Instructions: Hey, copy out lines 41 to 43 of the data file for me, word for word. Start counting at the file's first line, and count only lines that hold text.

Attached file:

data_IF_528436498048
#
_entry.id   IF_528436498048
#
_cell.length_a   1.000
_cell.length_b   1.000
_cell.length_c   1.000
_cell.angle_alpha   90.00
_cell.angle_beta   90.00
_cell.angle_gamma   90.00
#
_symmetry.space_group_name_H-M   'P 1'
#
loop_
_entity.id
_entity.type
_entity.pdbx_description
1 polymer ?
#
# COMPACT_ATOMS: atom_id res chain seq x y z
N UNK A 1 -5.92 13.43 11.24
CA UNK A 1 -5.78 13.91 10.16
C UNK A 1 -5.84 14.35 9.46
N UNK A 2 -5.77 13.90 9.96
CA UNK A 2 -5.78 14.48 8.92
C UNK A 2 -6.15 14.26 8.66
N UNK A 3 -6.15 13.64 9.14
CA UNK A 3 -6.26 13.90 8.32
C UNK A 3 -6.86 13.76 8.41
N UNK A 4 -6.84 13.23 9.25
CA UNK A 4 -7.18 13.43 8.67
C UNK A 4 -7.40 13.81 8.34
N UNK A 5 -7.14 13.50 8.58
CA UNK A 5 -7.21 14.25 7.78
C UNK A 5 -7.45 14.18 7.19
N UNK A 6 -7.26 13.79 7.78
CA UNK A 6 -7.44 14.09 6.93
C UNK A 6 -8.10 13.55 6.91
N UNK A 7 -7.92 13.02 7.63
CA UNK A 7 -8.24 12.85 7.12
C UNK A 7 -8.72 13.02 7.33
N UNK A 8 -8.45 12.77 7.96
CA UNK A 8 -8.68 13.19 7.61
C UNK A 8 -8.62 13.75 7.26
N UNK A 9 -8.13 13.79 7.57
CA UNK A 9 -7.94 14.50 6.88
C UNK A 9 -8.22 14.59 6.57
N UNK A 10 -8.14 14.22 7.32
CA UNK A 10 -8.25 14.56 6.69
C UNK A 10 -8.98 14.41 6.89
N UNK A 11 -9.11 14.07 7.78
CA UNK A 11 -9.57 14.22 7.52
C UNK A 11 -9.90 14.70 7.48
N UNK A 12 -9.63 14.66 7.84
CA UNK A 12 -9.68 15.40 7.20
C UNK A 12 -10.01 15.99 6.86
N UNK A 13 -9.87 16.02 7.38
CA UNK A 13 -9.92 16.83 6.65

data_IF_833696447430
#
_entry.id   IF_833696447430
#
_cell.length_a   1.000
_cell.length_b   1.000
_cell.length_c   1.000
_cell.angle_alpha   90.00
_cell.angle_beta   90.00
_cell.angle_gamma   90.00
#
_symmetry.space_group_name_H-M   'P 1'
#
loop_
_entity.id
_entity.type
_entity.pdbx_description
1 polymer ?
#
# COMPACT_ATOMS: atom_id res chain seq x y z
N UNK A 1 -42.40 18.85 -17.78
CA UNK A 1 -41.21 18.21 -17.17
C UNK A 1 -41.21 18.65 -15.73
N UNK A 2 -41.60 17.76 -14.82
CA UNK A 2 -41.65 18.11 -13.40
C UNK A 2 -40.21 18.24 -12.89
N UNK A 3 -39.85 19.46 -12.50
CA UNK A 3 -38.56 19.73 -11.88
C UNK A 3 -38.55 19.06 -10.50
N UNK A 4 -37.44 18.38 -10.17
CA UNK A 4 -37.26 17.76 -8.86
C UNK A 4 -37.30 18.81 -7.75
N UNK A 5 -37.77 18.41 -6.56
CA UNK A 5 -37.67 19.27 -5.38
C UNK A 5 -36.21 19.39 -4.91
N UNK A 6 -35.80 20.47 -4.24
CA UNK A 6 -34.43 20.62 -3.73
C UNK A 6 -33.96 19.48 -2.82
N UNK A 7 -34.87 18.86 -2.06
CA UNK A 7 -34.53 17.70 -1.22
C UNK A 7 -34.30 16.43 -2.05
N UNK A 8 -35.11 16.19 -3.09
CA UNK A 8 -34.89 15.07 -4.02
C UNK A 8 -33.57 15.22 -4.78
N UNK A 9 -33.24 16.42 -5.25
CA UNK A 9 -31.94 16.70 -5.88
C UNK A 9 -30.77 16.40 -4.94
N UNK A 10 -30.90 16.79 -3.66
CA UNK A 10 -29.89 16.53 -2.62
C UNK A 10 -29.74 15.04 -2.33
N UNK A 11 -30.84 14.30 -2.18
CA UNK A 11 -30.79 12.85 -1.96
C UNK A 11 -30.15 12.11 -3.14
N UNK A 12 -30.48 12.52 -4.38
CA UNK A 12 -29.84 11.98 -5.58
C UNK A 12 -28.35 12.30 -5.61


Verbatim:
C UNK A 7 -8.72 13.02 7.33
N UNK A 8 -8.45 12.77 7.96
CA UNK A 8 -8.68 13.19 7.61